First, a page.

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Dan Jackson: Why Is the Offshore Industry Happy to Accept Mediocrity?

Market changes are forcing the offshore industry to become smarter, leaner and more modern — and that’s a good thing.

 

Offshore oil and gas is one is one of the world’s most important industries. Its success powered much of the global development that took place in the latter 20th century, and the industry remains a key provider of energy to the world.

Yet despite its crucial importance, many oil and gas projects are poorly run and under-deliver. Indeed, according to a recent EY survey, two-thirds of projects in the offshore sector run over budget, are delayed, or even cancelled. For an industry that should be aiming to set world-class standards, it is strange that the offshore sector has been so willing to accept mediocrity and under performance.

Belatedly, the offshore industry seems to be acknowledging its shortcomings. One oil executive recently told The Economist that it had got too “fat and happy” during the boom years, with an average U.K. salary of £64,000 comparing extremely favourably with the national average of £27,200. But this period of bountiful revenues has come to an end, and the recent fall in oil price has begun to provoke change that is long overdue. Last month, BG Group became the first producer to announce in detail how to make its offshore platforms more efficient, and others are expected to follow.

But why has the oil industry accepted inefficiencies for so long? Ultimately, because it could. Drilling offshore wells is a hugely expensive undertaking that requires vast sums to be committed to a project with no guarantee of a quick return. The huge start-up costs of any offshore project are barriers-to-entry that exclude all but the small number of operators who benefit from vast cash reserves accrued from decades of high profits. As a result, the level of competition in the industry is low, resulting in little downward pressure on production costs. Ultimately, when business-as-usual is providing impressive profits, there is little incentive to look at ways of making efficiencies (particularly when those efficiencies may lead to technological and managerial challenges that did not exist before).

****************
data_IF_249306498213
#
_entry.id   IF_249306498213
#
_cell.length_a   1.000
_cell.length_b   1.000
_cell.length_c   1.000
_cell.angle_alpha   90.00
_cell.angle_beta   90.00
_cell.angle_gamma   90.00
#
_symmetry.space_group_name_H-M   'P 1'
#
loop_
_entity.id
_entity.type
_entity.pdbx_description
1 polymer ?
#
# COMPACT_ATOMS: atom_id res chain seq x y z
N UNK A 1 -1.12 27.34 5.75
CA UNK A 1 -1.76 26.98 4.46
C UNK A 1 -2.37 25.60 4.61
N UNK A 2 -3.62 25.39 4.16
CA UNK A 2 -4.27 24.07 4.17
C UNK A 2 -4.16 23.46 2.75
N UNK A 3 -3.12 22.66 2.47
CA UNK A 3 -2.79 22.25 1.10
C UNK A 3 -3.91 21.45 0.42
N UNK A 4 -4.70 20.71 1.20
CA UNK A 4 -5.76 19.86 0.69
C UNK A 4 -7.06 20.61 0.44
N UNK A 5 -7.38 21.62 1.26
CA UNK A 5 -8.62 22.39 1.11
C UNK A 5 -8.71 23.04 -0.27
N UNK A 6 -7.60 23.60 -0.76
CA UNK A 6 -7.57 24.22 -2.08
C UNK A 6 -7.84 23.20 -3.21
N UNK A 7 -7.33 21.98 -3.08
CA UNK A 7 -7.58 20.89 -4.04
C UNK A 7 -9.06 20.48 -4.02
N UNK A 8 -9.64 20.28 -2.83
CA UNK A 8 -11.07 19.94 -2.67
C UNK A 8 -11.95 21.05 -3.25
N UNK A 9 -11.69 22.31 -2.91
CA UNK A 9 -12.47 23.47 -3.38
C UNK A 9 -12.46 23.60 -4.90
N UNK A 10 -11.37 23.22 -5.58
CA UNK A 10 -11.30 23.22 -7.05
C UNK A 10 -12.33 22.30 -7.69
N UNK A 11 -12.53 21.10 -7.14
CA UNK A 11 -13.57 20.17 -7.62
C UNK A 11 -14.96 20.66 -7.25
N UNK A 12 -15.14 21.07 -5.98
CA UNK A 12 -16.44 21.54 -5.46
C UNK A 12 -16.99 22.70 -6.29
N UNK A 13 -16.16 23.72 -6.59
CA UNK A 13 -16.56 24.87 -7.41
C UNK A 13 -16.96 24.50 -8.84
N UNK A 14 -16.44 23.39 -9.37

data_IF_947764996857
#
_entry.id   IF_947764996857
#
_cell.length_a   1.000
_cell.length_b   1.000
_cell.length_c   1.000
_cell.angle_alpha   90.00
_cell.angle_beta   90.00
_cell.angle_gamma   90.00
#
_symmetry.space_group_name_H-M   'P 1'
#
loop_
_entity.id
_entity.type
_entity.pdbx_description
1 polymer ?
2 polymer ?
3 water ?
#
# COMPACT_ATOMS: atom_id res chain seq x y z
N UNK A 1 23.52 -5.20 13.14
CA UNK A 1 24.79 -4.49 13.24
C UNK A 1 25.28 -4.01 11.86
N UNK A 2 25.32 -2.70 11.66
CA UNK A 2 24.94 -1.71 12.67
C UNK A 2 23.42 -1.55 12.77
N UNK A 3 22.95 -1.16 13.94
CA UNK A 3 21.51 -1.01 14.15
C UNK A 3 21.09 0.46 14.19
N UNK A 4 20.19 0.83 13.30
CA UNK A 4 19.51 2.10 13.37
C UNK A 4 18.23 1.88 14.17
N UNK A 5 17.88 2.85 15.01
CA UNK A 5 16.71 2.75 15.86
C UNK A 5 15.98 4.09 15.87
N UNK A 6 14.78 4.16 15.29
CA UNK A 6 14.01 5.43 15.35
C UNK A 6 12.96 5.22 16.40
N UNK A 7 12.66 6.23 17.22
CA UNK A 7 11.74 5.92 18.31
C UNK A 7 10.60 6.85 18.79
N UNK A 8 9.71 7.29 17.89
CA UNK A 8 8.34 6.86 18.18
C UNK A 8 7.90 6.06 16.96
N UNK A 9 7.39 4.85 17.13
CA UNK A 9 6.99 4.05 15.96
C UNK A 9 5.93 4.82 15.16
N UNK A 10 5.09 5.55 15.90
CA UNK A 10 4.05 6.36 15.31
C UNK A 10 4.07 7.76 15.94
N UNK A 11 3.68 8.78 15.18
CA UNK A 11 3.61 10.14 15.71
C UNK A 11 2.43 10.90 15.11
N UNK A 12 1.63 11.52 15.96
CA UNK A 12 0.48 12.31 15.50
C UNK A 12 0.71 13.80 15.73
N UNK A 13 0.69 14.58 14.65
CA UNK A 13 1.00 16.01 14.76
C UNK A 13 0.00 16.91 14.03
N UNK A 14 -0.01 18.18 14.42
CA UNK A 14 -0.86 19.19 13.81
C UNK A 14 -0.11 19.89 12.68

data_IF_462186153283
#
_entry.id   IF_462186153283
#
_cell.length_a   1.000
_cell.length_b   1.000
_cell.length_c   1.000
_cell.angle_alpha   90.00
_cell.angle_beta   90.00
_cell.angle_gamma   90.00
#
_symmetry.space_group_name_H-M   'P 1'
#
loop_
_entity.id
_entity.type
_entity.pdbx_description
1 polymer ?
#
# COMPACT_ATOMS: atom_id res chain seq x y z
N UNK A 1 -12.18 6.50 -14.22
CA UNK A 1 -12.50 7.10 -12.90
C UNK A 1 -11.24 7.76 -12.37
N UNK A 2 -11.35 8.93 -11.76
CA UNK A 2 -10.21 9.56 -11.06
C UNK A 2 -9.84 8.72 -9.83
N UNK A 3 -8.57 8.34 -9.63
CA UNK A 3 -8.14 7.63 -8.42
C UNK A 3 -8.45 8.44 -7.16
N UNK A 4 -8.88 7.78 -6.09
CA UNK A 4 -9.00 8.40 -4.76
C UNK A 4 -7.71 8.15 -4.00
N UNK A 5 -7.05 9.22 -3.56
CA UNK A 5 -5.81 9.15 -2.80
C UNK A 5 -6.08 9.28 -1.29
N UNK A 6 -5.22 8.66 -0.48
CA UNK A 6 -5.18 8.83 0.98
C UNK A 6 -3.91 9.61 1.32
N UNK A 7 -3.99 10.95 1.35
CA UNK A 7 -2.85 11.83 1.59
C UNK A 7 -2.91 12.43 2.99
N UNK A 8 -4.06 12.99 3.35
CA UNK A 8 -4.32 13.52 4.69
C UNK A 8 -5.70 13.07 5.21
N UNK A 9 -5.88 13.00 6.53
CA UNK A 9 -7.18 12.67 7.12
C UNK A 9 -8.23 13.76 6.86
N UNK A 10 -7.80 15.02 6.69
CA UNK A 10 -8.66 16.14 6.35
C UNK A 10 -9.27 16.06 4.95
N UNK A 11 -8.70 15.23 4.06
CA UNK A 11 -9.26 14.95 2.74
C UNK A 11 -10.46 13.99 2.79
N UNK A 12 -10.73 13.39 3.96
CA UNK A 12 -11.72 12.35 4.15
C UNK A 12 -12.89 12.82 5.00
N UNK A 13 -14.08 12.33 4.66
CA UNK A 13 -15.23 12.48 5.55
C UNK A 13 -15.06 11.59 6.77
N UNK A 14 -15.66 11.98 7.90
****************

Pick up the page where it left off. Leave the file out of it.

It is telling that one of the biggest threat to the offshore industry has been America’s shale-oil industry, whose lean and innovative production processes caught the offshore industry sleeping and have eaten into its market share. In contrast with expensive offshore megaprojects that can take up to a decade to come online, shale wells cost in the tens of millions (USD) and can begin producing in a matter of month. This agility and competitiveness is in stark contrast to the long years the offshore industry enjoyed without serious competition, which has made it flabby and complacent.

In truth, the offshore industry should have spotted the threat of renewable and unconventional energy sources much earlier, and could have made the necessary structural changes in good time. However, this opportunity has been missed, and the industry now faces a scramble to become competitive and remain a vital part of the global energy mix.

All is not lost, and there is still time for offshore to renew itself as a smarter, leaner and ultimately more modern industry. There will undoubtedly be companies that don’t survive and, for those who do, change will be difficult and painful. Yet competition and low oil prices are forcing the hands of an industry that didn’t address its vulnerabilities when it had the chance. Offshore can change, and the industry will be much better for it.

(Top image: Courtesy of Thinkstock)

This piece first appeared on the io’s Powerful Thinking blog.

 

 

Dan Jackson is CEO of io oil & gas consulting, a GE and McDermott venture. For more information about io oil & gas consulting, visit www.iooilangas.com. To read more from Dan Jackson and the team, follow io on Twitter @io_oilandgas.

 

 

 

 

 

 

 

All views expressed are those of the author.

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